Having Schmidt turn his back on everyone and everything he's had in the first two seasons is an unexpected choice, a creatively engaging choice...but is it all that funny?

Is Schmidt really leaving? Will the Loftafarians ever be able to make up? Does Winston actually kind of look like Letterman, a tiny bit? Like kind of around his mouth area a little? No, just me?


Editor Rating: 4.3 / 5.0
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User Rating:

Rating: 3.5 / 5.0 (65 Votes)

I'm not quite sure what to think about this episode. I didn't find it that funny, but I thought the character work on Schmidt was well done. That being said...Winston singing his work will never not be funny. Pumpkinning...


I am glad they are pushing boundaries. How many sitcoms got stuck in a groove and kept doing the same old tired stuff until you were numb? I can think of one right now, The Big Bang Theory, where it took almost seven years for Raj to talk to a woman when not drunk, six years for Penny to tell Leonard she loved him, and Sheldon still has not even kissed Amy his girlfriend of three years! I was so happy when Nick and Jess got together because I don't think I could have stood another year of them going back and forth when they are obviously so crazy about each other. As for Schmidt, I felt his character was too one dimensional in the first two seasons. He needed to be broken out of his rut, he needed to wise up that you can't treat women like crap and expect them to love you. He got what he deserved and now he has to come back and be a better person for it. Good sitcom stories have character arcs; bad ones keep them doing the same thing year after year.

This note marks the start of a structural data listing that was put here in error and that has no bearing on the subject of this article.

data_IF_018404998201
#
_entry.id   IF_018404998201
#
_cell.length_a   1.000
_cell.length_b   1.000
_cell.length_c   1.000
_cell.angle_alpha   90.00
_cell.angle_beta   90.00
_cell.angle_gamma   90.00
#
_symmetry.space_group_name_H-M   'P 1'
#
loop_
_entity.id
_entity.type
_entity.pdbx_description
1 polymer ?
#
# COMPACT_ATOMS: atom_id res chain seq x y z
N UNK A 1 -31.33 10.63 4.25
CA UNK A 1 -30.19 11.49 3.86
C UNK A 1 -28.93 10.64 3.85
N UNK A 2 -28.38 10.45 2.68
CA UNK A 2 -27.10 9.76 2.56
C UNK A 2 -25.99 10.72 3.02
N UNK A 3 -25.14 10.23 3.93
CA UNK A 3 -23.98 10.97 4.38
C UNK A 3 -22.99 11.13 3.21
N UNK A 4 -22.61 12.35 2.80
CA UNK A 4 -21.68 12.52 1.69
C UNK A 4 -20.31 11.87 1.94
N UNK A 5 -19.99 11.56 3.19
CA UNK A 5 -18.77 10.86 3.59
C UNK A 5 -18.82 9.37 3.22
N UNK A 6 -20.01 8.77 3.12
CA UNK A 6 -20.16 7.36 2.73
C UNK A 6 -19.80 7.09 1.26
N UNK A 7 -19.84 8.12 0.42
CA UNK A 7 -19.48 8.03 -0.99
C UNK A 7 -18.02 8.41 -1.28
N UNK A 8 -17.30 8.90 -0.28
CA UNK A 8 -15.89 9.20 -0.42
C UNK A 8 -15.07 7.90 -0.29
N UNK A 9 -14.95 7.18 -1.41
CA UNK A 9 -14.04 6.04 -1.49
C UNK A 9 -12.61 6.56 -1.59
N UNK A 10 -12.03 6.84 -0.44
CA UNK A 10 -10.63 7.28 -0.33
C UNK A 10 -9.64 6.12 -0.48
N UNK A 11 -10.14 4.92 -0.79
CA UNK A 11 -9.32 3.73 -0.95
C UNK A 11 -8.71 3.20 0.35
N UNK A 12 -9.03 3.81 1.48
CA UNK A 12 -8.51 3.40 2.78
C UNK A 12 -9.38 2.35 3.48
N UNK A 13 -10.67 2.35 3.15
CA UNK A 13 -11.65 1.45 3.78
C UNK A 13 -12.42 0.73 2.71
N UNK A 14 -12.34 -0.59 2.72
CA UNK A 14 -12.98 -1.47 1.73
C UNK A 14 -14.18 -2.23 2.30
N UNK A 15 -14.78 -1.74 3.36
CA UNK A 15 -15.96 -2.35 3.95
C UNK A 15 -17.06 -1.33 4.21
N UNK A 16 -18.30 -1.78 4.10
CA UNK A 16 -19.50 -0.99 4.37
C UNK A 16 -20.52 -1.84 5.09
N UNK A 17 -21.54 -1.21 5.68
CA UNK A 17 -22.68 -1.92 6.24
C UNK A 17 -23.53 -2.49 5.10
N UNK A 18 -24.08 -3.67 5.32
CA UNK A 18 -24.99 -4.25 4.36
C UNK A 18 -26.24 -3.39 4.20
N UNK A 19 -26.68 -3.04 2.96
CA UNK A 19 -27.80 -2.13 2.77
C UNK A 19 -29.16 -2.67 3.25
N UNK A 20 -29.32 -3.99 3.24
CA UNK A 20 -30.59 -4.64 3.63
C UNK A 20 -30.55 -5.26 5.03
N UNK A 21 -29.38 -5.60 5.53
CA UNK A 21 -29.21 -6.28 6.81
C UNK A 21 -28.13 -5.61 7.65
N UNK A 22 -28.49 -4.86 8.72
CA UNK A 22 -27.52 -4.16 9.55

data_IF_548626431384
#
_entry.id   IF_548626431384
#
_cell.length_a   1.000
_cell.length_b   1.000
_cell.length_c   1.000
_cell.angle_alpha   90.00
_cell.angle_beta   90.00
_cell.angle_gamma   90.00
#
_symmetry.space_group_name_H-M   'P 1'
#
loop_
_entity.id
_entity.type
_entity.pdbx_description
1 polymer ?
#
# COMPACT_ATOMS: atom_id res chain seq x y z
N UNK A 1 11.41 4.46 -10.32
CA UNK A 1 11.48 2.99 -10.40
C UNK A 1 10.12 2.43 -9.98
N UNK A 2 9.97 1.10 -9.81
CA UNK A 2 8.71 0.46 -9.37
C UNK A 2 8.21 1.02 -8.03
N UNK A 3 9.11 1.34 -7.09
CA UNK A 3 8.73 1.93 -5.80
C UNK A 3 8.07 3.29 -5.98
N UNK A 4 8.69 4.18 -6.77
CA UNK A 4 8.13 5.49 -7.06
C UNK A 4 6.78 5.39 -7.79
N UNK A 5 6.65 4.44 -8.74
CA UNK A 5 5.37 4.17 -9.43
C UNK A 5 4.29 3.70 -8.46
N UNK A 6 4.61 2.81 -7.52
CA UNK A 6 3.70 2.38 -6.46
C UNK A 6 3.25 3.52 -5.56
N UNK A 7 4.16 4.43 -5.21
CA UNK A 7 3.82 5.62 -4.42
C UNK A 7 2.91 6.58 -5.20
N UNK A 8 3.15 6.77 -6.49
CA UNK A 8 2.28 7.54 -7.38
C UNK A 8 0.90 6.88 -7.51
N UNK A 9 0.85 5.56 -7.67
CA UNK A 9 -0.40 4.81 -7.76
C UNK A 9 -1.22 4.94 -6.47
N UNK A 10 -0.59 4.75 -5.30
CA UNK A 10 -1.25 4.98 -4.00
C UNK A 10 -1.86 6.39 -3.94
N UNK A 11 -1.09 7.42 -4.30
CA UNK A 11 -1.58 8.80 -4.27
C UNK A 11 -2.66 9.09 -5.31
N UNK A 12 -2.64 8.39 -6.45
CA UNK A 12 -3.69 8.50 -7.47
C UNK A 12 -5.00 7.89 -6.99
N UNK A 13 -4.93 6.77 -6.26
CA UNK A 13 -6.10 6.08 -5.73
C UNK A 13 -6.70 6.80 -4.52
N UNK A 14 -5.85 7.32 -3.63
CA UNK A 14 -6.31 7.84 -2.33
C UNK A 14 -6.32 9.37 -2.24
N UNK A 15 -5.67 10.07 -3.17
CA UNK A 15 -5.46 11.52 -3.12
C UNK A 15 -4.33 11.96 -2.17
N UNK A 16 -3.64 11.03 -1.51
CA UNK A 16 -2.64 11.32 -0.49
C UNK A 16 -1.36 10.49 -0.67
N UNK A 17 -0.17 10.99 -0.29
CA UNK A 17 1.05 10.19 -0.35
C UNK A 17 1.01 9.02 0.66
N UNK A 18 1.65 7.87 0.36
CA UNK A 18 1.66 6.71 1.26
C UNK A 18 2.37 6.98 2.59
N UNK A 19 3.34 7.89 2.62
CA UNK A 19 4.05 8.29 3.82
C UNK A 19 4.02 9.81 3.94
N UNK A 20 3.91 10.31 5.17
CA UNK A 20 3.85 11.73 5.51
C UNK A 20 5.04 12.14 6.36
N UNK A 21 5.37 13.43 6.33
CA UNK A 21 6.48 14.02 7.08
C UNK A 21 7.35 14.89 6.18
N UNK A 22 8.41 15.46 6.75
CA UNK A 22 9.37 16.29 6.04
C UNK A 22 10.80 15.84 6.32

I think that showing what Schmidt is going through is actually a pretty realistic route for the show to take. It's not always going to be rainbows and sunshine. And he's still funny, just not hilarious like he used to be. But he'll get back there. On the other hand though, I'm loving Nick and Winston this season! The Michael Keaton story was pretty hilarious, and so Schmidt.


I really loved this episode. I thought they got back a lot of the balance they were missing and finally found their groove this season. It's the Schmidt story that hasn't been working for me. At least in this episode, I felt like there was a little positive movement there. It came in the most unexpected place though.....with Cece. That little scene where Cece admitted she finally had closure almost felt like it was giving me 'permission' to forgive Schmidt and find him funny again. I appreciate them trying to give Max a little more meat to deal with in the acting department this season, but it's just not FUNNY. Jake Johnson had a LOT of fantastic dramatic scenes last season, but the story line never sacrificed the humor to do it. I was just glad to move on from the whole revenge/anger aspect of Schmidt this week, because it was really bringing down the show.

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New Girl Season 3 Episode 6 Quotes

Winston: Schmidt, you can't move out! Who's gonna do my fades?!
Jess: Yeah, who's gonna do his fades?!

I'm having a party tonight and I can't have him lying on the couch, wiping his tears with deli meat.